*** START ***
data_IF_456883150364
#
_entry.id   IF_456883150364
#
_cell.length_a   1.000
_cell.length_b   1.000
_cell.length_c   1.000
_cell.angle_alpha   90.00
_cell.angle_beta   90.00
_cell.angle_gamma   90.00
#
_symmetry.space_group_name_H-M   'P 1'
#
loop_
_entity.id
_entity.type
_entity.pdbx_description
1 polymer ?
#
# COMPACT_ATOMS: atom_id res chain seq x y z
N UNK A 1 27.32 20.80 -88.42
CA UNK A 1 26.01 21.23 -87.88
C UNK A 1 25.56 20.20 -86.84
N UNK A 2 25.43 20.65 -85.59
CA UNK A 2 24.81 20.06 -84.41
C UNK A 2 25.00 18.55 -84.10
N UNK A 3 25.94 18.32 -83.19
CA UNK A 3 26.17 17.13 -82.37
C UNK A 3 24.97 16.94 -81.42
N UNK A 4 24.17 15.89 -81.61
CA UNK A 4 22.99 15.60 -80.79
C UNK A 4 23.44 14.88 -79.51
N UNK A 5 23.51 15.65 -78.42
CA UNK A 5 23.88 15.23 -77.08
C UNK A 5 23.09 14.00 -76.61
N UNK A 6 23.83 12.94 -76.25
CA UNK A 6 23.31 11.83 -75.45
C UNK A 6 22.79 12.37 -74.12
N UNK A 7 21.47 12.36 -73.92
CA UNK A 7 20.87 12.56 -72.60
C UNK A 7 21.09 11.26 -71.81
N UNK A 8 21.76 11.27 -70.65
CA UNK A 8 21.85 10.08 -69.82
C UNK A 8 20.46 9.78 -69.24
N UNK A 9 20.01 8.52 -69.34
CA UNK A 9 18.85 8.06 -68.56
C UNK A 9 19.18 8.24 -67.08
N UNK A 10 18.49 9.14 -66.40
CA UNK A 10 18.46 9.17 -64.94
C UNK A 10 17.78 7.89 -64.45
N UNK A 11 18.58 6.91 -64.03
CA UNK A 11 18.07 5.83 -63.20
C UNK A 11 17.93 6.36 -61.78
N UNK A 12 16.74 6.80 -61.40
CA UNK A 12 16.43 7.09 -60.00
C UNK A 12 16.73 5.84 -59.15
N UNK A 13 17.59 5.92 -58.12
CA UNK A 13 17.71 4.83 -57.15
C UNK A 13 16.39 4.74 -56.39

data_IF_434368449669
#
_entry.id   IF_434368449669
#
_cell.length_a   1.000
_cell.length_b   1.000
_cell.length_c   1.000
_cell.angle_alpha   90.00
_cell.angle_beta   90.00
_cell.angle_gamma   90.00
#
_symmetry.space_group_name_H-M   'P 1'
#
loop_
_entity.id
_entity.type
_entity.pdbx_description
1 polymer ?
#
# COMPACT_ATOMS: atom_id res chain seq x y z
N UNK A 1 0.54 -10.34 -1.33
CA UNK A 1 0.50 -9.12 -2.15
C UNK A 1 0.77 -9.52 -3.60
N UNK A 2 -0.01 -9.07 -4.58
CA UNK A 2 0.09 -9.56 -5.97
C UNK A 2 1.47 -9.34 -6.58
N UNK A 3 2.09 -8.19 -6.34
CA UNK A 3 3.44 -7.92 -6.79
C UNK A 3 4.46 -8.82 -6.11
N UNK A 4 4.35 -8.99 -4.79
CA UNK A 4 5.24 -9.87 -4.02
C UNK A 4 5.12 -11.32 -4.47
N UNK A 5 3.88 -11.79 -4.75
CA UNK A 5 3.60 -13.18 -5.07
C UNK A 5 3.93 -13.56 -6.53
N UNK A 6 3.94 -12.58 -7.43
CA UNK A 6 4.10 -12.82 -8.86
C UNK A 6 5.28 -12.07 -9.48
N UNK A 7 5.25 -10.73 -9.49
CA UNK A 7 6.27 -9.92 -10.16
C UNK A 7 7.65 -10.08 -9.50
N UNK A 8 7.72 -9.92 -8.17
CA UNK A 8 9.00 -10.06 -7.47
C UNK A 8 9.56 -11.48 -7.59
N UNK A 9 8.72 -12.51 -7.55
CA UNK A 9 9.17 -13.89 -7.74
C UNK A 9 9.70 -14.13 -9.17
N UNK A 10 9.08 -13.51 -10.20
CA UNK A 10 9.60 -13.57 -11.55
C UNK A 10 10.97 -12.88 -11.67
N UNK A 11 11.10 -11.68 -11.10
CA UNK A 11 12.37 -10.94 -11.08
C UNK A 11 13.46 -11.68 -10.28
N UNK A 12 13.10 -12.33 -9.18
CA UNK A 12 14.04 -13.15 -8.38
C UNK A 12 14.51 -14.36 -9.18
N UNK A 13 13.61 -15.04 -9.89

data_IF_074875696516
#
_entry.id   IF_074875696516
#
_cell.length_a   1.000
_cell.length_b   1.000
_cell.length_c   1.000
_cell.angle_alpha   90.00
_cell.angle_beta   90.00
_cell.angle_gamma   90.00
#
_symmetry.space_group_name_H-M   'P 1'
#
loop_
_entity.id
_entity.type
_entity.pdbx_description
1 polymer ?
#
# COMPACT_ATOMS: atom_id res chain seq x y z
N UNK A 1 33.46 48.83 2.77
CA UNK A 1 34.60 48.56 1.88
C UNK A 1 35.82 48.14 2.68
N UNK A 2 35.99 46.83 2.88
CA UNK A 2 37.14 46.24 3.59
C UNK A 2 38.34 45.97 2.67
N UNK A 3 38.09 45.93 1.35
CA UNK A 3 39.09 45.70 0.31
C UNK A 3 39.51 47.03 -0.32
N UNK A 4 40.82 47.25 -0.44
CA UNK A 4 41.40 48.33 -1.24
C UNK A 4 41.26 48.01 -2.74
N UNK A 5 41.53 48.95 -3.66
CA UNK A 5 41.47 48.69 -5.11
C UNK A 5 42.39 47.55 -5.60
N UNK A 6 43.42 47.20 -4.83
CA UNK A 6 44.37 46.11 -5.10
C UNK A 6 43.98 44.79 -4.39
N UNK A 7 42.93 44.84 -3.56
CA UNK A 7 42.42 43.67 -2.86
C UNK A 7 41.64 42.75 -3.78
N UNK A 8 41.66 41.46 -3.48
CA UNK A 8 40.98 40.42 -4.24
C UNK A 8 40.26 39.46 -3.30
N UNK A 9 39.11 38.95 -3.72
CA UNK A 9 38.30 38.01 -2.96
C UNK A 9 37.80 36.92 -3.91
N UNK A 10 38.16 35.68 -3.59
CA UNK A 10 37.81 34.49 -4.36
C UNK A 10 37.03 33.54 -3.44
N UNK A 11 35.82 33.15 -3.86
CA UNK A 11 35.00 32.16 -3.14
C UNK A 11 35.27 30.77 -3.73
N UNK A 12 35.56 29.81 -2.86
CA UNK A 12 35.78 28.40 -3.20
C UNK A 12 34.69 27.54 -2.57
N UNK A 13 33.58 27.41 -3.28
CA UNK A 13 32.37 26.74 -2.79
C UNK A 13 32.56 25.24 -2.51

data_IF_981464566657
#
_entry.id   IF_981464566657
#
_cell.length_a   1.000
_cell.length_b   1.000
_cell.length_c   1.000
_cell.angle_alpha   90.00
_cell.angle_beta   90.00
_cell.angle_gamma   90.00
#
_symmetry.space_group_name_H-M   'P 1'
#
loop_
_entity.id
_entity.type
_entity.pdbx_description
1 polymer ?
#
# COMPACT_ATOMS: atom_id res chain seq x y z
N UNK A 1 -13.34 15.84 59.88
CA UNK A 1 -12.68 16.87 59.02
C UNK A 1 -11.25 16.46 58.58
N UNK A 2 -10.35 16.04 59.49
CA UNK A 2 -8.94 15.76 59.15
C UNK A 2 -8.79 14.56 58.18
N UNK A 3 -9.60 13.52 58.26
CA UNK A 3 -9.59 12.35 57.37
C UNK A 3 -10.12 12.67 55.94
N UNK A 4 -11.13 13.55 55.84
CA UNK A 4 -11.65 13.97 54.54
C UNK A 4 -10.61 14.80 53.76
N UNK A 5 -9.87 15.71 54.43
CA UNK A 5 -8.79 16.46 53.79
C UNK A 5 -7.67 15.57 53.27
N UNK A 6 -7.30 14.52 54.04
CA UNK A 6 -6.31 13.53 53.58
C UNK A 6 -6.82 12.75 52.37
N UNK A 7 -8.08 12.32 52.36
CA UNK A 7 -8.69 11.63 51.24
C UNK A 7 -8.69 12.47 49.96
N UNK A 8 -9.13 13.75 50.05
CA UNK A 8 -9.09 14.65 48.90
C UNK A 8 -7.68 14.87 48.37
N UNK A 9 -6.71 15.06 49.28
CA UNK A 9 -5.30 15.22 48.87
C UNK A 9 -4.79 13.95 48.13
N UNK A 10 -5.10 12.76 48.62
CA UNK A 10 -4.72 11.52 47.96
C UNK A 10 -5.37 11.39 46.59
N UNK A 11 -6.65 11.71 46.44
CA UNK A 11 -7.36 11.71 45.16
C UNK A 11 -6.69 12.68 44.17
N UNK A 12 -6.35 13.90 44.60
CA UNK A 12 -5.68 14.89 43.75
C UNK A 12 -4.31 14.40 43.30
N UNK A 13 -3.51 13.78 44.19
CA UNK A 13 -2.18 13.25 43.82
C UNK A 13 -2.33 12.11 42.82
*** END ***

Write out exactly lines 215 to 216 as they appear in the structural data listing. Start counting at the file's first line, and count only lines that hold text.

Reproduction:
CA UNK A 7 -8.69 11.63 51.24
C UNK A 7 -8.69 12.47 49.96